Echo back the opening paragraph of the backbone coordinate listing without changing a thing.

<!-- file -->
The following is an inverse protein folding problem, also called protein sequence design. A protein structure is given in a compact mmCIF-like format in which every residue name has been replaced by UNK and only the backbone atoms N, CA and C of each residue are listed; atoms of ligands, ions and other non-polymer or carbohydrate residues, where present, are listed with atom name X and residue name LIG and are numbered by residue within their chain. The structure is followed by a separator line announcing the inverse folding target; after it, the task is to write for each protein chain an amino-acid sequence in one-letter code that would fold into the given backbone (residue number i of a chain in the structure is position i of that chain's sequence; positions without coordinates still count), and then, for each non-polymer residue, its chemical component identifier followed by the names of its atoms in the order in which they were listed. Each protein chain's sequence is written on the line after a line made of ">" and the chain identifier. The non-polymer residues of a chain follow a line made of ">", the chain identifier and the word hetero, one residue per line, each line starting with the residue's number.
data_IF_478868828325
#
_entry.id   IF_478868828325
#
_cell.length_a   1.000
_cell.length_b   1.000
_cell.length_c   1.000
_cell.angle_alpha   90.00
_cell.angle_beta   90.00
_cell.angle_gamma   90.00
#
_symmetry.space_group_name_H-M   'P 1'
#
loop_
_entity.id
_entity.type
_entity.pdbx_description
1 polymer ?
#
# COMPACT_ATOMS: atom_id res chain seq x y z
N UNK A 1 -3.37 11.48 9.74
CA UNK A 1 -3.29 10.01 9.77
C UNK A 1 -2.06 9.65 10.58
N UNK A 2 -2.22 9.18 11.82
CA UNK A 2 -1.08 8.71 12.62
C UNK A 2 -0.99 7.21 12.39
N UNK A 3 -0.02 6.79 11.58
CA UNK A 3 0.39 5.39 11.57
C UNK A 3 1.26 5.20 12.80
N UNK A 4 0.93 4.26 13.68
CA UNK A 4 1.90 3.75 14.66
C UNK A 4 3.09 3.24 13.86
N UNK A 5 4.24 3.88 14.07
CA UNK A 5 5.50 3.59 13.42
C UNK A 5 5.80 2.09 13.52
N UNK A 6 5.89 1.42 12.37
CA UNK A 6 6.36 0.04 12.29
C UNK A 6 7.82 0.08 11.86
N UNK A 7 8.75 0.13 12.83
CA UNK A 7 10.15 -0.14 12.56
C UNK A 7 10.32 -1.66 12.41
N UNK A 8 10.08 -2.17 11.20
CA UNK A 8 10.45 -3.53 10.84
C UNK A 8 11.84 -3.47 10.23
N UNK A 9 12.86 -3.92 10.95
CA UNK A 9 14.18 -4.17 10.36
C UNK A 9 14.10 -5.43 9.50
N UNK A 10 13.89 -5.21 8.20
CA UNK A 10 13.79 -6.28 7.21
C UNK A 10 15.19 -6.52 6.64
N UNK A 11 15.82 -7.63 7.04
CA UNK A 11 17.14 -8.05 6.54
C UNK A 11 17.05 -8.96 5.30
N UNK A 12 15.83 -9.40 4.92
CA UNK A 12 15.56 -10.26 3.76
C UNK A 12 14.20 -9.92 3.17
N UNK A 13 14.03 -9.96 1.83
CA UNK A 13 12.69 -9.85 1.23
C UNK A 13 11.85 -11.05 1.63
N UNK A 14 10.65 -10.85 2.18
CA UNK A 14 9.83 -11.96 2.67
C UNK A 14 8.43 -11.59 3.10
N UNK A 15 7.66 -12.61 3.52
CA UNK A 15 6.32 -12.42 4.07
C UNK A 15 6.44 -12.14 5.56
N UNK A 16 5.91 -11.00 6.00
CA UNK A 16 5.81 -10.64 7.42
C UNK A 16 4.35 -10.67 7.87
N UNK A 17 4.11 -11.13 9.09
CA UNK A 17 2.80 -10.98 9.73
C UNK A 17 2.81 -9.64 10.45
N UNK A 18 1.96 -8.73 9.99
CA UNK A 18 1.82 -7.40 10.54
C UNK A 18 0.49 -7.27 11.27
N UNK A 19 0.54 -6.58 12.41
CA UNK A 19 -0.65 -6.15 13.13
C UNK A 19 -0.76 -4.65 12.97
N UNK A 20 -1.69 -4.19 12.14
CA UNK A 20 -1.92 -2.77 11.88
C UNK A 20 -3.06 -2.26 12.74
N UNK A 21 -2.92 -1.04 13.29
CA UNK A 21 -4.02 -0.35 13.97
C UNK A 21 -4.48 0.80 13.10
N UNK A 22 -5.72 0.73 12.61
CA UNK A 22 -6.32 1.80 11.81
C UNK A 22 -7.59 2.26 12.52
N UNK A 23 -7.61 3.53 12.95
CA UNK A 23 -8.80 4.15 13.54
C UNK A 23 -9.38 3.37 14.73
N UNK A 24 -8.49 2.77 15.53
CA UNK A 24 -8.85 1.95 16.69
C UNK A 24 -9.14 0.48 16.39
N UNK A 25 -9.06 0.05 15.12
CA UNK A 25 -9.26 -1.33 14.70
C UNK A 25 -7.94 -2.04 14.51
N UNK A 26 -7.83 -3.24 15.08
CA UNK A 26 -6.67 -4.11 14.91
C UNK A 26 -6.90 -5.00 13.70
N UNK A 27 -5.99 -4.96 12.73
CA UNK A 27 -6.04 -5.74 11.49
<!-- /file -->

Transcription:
The following is an inverse protein folding problem, also called protein sequence design. A protein structure is given in a compact mmCIF-like format in which every residue name has been replaced by UNK and only the backbone atoms N, CA and C of each residue are listed; atoms of ligands, ions and other non-polymer or carbohydrate residues, where present, are listed with atom name X and residue name LIG and are numbered by residue within their chain. The structure is followed by a separator line announcing the inverse folding target; after it, the task is to write for each protein chain an amino-acid sequence in one-letter code that would fold into the given backbone (residue number i of a chain in the structure is position i of that chain's sequence; positions without coordinates still count), and then, for each non-polymer residue, its chemical component identifier followed by the names of its atoms in the order in which they were listed. Each protein chain's sequence is written on the line after a line made of ">" and the chain identifier. The non-polymer residues of a chain follow a line made of ">", the chain identifier and the word hetero, one residue per line, each line starting with the residue's number.